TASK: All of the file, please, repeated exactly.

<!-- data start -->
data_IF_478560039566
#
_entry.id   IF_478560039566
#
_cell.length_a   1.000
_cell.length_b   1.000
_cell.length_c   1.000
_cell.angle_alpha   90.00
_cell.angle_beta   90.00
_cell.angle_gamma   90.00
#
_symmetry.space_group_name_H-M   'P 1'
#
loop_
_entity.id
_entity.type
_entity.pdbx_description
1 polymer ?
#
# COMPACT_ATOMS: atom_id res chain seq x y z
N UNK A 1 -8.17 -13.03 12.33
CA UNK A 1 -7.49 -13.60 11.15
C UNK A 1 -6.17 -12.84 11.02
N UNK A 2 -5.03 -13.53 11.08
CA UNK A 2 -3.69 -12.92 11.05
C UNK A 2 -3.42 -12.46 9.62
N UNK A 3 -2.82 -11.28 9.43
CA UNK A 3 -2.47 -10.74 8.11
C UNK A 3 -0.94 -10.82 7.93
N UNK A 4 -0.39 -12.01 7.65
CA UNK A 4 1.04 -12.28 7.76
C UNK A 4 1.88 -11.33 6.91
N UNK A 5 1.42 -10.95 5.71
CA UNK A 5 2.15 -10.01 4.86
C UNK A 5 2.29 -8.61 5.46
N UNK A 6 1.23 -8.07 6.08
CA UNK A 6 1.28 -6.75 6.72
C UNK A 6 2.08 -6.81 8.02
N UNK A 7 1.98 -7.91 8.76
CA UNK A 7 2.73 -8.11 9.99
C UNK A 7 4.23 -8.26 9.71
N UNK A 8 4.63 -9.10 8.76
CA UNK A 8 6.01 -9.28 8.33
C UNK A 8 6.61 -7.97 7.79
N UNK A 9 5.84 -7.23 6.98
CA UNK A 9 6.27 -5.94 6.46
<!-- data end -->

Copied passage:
data_IF_478560039566
#
_entry.id   IF_478560039566
#
_cell.length_a   1.000
_cell.length_b   1.000
_cell.length_c   1.000
_cell.angle_alpha   90.00
_cell.angle_beta   90.00
_cell.angle_gamma   90.00
#
_symmetry.space_group_name_H-M   'P 1'
#
loop_
_entity.id
_entity.type
_entity.pdbx_description
1 polymer ?
#
# COMPACT_ATOMS: atom_id res chain seq x y z
N UNK A 1 -8.17 -13.03 12.33
CA UNK A 1 -7.49 -13.60 11.15
C UNK A 1 -6.17 -12.84 11.02
N UNK A 2 -5.03 -13.53 11.08
CA UNK A 2 -3.69 -12.92 11.05
C UNK A 2 -3.42 -12.46 9.62
N UNK A 3 -2.82 -11.28 9.43
CA UNK A 3 -2.47 -10.74 8.11
C UNK A 3 -0.94 -10.82 7.93
N UNK A 4 -0.39 -12.01 7.65
CA UNK A 4 1.04 -12.28 7.76
C UNK A 4 1.88 -11.33 6.91
N UNK A 5 1.42 -10.95 5.71
CA UNK A 5 2.15 -10.01 4.86
C UNK A 5 2.29 -8.61 5.46
N UNK A 6 1.23 -8.07 6.08
CA UNK A 6 1.28 -6.75 6.72
C UNK A 6 2.08 -6.81 8.02
N UNK A 7 1.98 -7.91 8.76
CA UNK A 7 2.73 -8.11 9.99
C UNK A 7 4.23 -8.26 9.71
N UNK A 8 4.63 -9.10 8.76
CA UNK A 8 6.01 -9.28 8.33
C UNK A 8 6.61 -7.97 7.79
N UNK A 9 5.84 -7.23 6.98
CA UNK A 9 6.27 -5.94 6.46